In May 2011, the Ontario Government passed Bill 160, An Act
to amend the Occupational Health and Safety Act and the Workplace
Safety and Insurance Act, 1997 with respect to occupational health
and safety and other matters (the "Amendment Act").
Although the Bill received royal assent in June 2011, it was not
fully proclaimed at that time.
On April 1, 2012, several sections of the Amendment Act came
into force, including the following:
Section 13 of the Amendment Act amended section 50 of the
OHSA, which now provides an inspector the power to refer
matters regarding reprisals to the Ontario Labour Relations Board
if certain conditions are met.
Section 14 of the Amendment Act amended Part VI of the
OHSA by adding a section regarding the functions and costs
of the Offices of the Worker and Employer Advisors.
Section 16 of the Amendment Act amended section 63 of the
OHSA regarding the compellability of witnesses and
production of documents.
Section 17(1) of the Amendment Act amended section 65(1) of the
OHSA, which now provides immunity from civil proceedings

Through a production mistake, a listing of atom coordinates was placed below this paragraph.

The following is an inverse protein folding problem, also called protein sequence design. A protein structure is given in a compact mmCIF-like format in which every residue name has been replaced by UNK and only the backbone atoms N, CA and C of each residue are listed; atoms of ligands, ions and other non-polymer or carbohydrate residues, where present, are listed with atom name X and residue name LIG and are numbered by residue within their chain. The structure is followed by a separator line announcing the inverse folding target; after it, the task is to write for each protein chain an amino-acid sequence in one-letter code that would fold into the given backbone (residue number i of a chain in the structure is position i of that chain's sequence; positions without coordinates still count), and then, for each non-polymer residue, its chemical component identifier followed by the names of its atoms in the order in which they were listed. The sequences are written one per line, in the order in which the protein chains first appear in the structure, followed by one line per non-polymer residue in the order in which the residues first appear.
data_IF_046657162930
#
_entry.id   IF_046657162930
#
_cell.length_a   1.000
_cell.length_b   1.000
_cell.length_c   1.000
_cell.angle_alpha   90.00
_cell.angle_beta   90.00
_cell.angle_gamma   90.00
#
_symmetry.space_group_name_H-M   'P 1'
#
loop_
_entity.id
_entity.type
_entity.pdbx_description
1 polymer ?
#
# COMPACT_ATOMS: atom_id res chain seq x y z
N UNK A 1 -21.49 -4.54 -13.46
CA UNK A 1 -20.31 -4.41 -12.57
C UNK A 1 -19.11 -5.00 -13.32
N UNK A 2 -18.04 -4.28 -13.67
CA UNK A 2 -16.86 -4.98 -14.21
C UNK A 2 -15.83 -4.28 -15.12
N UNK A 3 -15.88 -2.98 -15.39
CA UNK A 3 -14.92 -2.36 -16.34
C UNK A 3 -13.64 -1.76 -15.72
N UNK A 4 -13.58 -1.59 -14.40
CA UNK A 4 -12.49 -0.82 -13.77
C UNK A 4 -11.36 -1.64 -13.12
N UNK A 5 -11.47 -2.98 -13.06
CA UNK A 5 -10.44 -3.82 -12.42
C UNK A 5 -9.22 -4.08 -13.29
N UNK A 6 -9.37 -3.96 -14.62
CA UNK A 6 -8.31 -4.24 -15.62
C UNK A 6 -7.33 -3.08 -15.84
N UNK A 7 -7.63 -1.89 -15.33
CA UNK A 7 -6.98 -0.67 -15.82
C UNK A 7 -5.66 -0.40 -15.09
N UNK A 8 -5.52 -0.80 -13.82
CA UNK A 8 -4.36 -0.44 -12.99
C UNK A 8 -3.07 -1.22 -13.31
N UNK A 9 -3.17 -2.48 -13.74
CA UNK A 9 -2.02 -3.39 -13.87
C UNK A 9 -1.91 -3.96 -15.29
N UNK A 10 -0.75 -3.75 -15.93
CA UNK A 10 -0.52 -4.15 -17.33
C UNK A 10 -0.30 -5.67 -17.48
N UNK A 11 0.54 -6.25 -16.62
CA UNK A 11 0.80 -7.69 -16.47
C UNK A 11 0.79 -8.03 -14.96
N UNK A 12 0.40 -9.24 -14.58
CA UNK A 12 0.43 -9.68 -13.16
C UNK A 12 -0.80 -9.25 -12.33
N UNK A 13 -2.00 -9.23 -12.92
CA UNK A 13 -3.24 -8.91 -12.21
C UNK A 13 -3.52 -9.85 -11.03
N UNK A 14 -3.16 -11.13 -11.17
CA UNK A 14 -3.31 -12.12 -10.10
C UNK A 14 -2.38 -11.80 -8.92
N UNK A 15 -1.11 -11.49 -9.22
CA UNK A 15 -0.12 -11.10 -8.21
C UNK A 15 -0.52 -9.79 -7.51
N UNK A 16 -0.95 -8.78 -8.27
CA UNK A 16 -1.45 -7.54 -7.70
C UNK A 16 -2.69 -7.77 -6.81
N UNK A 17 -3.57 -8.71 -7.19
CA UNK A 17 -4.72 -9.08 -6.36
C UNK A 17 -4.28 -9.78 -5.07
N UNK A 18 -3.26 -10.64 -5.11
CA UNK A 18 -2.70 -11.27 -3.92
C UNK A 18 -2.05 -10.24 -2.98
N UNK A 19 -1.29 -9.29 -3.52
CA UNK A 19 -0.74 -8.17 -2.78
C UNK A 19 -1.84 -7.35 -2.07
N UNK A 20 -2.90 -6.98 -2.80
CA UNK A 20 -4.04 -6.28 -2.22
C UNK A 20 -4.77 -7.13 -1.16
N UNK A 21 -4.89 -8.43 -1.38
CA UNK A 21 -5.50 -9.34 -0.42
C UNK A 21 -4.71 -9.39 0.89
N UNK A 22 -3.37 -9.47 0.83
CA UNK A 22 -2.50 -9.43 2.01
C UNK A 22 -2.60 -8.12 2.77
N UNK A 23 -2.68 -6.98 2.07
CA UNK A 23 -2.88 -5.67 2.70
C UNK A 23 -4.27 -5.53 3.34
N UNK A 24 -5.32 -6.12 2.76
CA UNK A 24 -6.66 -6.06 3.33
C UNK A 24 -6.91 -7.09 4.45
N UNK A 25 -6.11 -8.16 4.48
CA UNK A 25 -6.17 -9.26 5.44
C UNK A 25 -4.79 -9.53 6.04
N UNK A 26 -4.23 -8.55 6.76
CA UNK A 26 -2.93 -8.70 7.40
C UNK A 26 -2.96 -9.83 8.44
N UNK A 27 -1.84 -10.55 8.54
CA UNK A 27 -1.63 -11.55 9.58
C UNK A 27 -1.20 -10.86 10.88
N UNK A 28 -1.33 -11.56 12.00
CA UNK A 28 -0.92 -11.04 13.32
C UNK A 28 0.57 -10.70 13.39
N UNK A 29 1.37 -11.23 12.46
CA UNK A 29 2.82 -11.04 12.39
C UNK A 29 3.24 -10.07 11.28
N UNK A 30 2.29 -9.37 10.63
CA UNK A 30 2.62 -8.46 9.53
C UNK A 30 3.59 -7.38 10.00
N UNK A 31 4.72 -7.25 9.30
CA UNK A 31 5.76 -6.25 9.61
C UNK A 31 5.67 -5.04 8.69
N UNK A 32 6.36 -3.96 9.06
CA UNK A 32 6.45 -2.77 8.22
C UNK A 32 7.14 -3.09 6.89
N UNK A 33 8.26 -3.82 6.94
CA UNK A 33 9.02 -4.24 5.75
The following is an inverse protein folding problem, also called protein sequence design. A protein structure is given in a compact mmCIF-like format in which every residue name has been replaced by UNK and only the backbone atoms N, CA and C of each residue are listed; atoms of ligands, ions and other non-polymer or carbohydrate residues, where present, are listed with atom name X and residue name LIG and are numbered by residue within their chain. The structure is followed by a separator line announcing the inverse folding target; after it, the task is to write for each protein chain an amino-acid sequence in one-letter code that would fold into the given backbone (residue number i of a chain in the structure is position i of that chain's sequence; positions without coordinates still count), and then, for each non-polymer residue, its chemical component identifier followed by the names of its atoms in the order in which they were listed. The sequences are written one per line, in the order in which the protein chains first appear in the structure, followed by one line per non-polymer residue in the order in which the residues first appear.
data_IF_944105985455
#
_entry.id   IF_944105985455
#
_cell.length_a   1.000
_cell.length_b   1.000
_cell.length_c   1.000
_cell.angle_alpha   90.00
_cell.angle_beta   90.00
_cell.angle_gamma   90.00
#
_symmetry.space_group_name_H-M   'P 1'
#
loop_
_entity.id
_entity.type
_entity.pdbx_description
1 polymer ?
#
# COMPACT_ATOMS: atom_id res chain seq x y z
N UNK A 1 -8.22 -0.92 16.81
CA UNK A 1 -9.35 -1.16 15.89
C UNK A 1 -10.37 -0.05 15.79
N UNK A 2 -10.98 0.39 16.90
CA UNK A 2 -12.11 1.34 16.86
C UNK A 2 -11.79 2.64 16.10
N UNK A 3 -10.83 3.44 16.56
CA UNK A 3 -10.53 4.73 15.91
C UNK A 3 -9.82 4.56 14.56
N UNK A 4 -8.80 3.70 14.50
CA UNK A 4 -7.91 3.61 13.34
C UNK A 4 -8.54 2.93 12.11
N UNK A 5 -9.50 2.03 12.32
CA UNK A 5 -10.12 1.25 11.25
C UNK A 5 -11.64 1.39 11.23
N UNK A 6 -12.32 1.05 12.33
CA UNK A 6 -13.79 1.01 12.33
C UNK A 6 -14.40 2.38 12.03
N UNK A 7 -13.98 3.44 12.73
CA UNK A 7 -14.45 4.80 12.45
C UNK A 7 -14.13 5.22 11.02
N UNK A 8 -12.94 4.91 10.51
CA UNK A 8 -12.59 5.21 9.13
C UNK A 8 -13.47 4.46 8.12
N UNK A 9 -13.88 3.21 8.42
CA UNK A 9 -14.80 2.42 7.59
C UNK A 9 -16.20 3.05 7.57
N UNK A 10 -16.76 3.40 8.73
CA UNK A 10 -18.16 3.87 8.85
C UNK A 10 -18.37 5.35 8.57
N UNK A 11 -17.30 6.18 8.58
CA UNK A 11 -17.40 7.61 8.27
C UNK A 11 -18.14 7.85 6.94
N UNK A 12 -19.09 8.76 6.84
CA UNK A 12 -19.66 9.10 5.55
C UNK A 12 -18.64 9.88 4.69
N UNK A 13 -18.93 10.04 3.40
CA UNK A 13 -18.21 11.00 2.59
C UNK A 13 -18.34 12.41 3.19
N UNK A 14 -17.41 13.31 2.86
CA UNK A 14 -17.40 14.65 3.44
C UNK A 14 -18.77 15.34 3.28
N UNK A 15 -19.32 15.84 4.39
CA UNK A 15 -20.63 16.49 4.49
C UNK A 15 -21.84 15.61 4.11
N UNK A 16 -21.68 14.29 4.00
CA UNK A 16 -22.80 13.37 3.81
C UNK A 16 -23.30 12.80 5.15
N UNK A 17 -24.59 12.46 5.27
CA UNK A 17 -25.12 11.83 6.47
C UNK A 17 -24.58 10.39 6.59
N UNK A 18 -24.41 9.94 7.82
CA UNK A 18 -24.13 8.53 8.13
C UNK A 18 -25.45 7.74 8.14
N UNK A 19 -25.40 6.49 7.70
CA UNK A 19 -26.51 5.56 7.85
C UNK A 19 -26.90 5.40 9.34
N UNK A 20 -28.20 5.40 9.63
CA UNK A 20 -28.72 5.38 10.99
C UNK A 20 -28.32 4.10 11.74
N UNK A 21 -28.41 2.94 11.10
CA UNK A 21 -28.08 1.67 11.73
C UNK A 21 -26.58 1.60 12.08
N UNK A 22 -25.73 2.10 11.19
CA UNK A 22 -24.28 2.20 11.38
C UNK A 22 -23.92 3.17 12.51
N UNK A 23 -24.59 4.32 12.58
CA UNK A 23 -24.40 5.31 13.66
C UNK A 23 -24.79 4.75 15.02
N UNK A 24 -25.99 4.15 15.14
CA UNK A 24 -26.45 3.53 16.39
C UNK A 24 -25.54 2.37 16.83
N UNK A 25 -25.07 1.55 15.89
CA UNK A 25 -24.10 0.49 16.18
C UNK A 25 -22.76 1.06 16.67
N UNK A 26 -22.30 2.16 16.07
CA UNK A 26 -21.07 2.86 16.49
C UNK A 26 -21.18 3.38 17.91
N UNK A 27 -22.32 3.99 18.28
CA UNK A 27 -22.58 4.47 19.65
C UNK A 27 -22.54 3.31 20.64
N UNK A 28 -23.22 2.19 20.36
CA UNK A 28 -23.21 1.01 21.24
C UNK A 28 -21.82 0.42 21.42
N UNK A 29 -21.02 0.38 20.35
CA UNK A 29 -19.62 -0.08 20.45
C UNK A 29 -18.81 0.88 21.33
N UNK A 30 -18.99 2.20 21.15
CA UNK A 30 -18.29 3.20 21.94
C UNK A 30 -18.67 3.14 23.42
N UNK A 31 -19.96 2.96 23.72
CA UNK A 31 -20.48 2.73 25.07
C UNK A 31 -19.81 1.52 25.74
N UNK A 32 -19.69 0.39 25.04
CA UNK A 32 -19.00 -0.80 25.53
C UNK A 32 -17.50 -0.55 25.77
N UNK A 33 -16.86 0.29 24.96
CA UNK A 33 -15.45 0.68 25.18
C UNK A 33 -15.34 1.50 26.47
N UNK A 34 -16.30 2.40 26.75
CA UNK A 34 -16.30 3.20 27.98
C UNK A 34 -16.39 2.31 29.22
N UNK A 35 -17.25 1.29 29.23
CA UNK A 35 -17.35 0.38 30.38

to employees of the Offices of the Worker and Employer Advisors, in
addition to employees of the Ministry of Labour acting in good
Section 18(4) of the Amendment Act amended section 70(2) of the
OHSA providing the Lieutenant Governor the power to make
regulations respecting the functions of the Offices of the Worker
and Employer Advisors.
These Amendments were introduced in response to the Tony Dean
Report, which among other things recommended:
Shifting the prevention mandate to the Ministry of Labour from
Mandatory training for workers and health and safety
Expansion of powers for JHSC co-chairs to make direct
recommendations to employer/constructor where committee fails to
reach a consensus;
Establishment of a Prevention Council and Chief Prevention
Development of Codes of Practice for Accident Prevention;
Powers to Inspectors to refer reprisals to the Ontario Labour
Bill 160 also gave the Ministry of Labour power to implement
additional changes recommended by the Tony Dean Panel. For example,
although Bill 160 amendments set out requirements for mandatory
training for new workers and health and safety representatives, the
training standards and approved trainers will be established by the
Prevention Council once it is fully operational. We expect that the
Prevention Counsel will also be responsible for the development of
the Codes of Practice that will assist employers and constructors
with meeting the specific health and safety requirements set out in
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